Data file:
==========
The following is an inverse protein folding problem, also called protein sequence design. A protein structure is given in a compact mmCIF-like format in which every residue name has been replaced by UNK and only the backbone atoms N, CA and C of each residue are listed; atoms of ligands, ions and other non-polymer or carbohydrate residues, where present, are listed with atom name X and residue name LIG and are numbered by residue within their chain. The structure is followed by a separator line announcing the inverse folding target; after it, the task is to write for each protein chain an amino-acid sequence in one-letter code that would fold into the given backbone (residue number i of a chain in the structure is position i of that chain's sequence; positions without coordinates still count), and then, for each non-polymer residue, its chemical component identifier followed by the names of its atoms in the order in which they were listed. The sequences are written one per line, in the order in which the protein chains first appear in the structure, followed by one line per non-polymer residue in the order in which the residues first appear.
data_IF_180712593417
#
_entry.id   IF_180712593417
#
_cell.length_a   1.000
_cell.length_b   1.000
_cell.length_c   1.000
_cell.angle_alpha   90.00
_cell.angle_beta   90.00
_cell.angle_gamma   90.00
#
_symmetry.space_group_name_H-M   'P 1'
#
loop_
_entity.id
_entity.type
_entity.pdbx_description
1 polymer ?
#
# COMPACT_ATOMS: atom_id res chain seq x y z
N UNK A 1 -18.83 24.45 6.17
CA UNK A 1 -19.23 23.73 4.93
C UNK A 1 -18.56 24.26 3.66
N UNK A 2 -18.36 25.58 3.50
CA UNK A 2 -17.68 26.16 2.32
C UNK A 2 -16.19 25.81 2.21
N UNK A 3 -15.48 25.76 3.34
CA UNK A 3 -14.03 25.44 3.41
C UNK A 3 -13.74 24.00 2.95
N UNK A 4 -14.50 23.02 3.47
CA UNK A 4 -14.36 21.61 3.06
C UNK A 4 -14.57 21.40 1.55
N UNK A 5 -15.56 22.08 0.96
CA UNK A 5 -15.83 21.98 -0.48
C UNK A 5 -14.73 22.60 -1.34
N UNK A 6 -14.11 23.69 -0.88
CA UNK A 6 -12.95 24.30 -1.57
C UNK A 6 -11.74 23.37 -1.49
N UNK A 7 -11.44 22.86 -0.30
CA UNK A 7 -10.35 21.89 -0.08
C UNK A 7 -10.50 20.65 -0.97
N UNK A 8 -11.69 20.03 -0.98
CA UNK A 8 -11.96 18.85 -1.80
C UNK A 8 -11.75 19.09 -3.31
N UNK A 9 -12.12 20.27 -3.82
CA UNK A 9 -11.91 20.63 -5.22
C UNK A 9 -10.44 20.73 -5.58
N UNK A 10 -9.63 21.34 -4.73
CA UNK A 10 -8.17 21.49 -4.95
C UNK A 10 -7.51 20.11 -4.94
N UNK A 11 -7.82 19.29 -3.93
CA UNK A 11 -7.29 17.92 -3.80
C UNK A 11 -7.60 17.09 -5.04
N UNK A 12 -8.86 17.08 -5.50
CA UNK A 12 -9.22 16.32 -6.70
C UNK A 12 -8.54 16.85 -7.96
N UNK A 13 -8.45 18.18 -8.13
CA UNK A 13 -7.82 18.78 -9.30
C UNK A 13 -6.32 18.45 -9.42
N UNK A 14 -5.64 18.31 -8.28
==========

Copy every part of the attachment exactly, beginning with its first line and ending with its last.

The following is an inverse protein folding problem, also called protein sequence design. A protein structure is given in a compact mmCIF-like format in which every residue name has been replaced by UNK and only the backbone atoms N, CA and C of each residue are listed; atoms of ligands, ions and other non-polymer or carbohydrate residues, where present, are listed with atom name X and residue name LIG and are numbered by residue within their chain. The structure is followed by a separator line announcing the inverse folding target; after it, the task is to write for each protein chain an amino-acid sequence in one-letter code that would fold into the given backbone (residue number i of a chain in the structure is position i of that chain's sequence; positions without coordinates still count), and then, for each non-polymer residue, its chemical component identifier followed by the names of its atoms in the order in which they were listed. The sequences are written one per line, in the order in which the protein chains first appear in the structure, followed by one line per non-polymer residue in the order in which the residues first appear.
data_IF_180712593417
#
_entry.id   IF_180712593417
#
_cell.length_a   1.000
_cell.length_b   1.000
_cell.length_c   1.000
_cell.angle_alpha   90.00
_cell.angle_beta   90.00
_cell.angle_gamma   90.00
#
_symmetry.space_group_name_H-M   'P 1'
#
loop_
_entity.id
_entity.type
_entity.pdbx_description
1 polymer ?
#
# COMPACT_ATOMS: atom_id res chain seq x y z
N UNK A 1 -18.83 24.45 6.17
CA UNK A 1 -19.23 23.73 4.93
C UNK A 1 -18.56 24.26 3.66
N UNK A 2 -18.36 25.58 3.50
CA UNK A 2 -17.68 26.16 2.32
C UNK A 2 -16.19 25.81 2.21
N UNK A 3 -15.48 25.76 3.34
CA UNK A 3 -14.03 25.44 3.41
C UNK A 3 -13.74 24.00 2.95
N UNK A 4 -14.50 23.02 3.47
CA UNK A 4 -14.36 21.61 3.06
C UNK A 4 -14.57 21.40 1.55
N UNK A 5 -15.56 22.08 0.96
CA UNK A 5 -15.83 21.98 -0.48
C UNK A 5 -14.73 22.60 -1.34
N UNK A 6 -14.11 23.69 -0.88
CA UNK A 6 -12.95 24.30 -1.57
C UNK A 6 -11.74 23.37 -1.49
N UNK A 7 -11.44 22.86 -0.30
CA UNK A 7 -10.35 21.89 -0.08
C UNK A 7 -10.50 20.65 -0.97
N UNK A 8 -11.69 20.03 -0.98
CA UNK A 8 -11.96 18.85 -1.80
C UNK A 8 -11.75 19.09 -3.31
N UNK A 9 -12.12 20.27 -3.82
CA UNK A 9 -11.91 20.63 -5.22
C UNK A 9 -10.44 20.73 -5.58
N UNK A 10 -9.63 21.34 -4.73
CA UNK A 10 -8.17 21.49 -4.95
C UNK A 10 -7.51 20.11 -4.94
N UNK A 11 -7.82 19.29 -3.93
CA UNK A 11 -7.29 17.92 -3.80
C UNK A 11 -7.60 17.09 -5.04
N UNK A 12 -8.86 17.08 -5.50
CA UNK A 12 -9.22 16.32 -6.70
C UNK A 12 -8.54 16.85 -7.96
N UNK A 13 -8.45 18.18 -8.13
CA UNK A 13 -7.82 18.78 -9.30
C UNK A 13 -6.32 18.45 -9.42
N UNK A 14 -5.64 18.31 -8.28